When Edward Snowden publicly identified himself as the leaker of documents showing the National Security Administration’s surveillance program, he said he did so in an effort to control the story. Though “I know the media likes to personalise political debates,” he said, “I don’t want the story to be about me. I want it to be about what the US government is doing.” Given that there was a literal plane full of journalists trying to interview him Monday, over two weeks after his initial announcement, it seems safe to say that this has not gone the way he’d hoped.
Certainly the impulse was well-intentioned. He’s not wrong that the media turns large-scale problems into small personal ones. Snowden’s thinking seems to have been that if he would eventually be revealed as the leaker, and that revelation would eclipse all the stuff in the documents he leaked, by coming out voluntarily he could get the story over with so everyone would move on to the important stuff.
So how did someone with enough media literacy to be aware of this problem nevertheless become the story? In part, it may have been that such consciousness was partial. Research about how the press decides what’s news and what isn’t, or newsworthiness, has identified some of Snowden’s very activities as exactly the kind of thing that gets you covered. In short, that comes down to what researchers call “deviance,” or difference from the norm. Snowden was right that the initial announcement would be incredibly newsworthy: it was novel and consequential information about a controversial subject with an individual at the center. But then all of his subsequent moves have fallen into those categories, too. The story didn’t stop at him in Hong Kong. It continued to develop, from his possible arrest to his flight to Russia to his consideration of other countries in which to seek asylum. Snowden may not want to become the story, but he sure as hell keeps giving the press new things to talk about.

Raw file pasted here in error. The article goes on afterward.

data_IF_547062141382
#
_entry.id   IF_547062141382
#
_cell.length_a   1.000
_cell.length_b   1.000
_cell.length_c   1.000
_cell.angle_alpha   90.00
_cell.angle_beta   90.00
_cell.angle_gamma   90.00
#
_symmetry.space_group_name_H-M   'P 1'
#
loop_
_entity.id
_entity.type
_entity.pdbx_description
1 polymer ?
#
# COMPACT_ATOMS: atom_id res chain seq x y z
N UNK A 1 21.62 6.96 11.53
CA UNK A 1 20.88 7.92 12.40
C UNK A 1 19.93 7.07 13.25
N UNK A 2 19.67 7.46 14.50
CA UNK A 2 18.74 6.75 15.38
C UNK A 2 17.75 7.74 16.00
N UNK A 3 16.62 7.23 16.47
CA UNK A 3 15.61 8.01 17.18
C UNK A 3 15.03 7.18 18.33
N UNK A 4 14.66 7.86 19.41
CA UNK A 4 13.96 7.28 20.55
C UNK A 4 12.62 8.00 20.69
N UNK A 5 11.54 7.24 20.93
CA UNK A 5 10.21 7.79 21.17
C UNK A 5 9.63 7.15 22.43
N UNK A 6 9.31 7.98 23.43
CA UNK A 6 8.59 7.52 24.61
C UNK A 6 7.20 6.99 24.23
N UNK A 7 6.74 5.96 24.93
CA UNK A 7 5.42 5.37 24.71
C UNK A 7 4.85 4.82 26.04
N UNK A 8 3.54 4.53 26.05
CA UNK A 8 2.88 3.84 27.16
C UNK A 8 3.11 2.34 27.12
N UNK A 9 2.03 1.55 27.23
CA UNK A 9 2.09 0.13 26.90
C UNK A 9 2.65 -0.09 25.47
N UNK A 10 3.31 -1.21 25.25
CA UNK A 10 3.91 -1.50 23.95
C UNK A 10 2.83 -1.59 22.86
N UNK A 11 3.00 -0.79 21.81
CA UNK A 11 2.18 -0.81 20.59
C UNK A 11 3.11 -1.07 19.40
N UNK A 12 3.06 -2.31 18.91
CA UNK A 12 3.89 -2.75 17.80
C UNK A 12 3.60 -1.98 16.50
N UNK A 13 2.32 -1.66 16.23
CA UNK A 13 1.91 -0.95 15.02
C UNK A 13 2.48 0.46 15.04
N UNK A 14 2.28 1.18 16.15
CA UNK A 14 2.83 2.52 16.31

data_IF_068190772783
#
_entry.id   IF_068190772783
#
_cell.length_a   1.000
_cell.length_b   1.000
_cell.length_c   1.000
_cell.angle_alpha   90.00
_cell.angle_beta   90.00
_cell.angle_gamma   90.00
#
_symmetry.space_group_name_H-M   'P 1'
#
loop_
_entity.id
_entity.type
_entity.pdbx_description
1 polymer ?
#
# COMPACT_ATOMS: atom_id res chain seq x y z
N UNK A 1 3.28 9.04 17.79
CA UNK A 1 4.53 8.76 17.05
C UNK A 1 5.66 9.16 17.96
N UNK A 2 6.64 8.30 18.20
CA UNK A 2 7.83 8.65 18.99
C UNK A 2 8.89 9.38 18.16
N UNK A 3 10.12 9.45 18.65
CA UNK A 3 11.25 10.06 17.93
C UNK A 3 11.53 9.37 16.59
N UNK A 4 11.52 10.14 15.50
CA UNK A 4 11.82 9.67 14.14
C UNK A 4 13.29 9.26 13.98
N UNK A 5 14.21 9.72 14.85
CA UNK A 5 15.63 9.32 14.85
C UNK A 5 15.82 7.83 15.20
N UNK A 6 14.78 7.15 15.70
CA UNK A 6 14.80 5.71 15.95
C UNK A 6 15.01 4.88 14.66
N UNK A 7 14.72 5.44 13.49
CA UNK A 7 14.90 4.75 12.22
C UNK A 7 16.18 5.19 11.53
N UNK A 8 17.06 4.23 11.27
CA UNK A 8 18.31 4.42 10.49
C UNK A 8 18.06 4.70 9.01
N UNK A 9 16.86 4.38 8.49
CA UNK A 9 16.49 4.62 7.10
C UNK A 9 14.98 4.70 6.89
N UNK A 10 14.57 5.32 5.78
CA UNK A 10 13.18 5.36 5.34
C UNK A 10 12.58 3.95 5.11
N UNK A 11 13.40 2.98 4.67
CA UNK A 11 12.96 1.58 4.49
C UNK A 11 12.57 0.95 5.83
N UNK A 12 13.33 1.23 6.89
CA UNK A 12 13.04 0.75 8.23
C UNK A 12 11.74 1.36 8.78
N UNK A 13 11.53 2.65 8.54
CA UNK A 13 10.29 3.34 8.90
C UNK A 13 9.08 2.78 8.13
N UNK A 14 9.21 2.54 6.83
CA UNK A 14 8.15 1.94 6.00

It’s hard not to see a link between Snowden’s false conviction that he’d beat the media at its own game and the view of the world he shared with people like Ron Paul, whose presidential campaign Snowden donated to in 2012. The particular weakness of Paul’s ideology is that it’s much more about crafting criticisms than effective solutions. Snowden seemed to understand what the media did wrong, but hadn’t put much thought into how to avoid falling into their trap. If he’d made his announcement from a settled location and then maintained radio silence, the story would’ve died away. Instead, he’s become the story.
You can’t blame this entirely on Snowden, of course, since ultimately reporters and editors are the ones consciously deciding what to cover. But Snowden’s initial statement showed an understanding of the practical reality: larger forces (economic, cultural, professional, political) make it very hard for the media not to act in these ways, whether or not they want to. If indeed Snowden represents not an isolated incident but the start of a pattern of leakers using the internet to reveal government secrets, it’s important that these future leakers have the wisdom to know what they can change and what they can’t. The media fall squarely into the latter category.
Snowden’s decision was deliberate. Nothing forced his hand at that particular moment, it would appear, and he had as much time as he needed to make preparations before all hell broke loose. If future leakers have that luxury, it would behoove them to become a bit more informed about how we know the media works. If they really want their information to be the focus, then they need to figure out how to get the hell out of the way.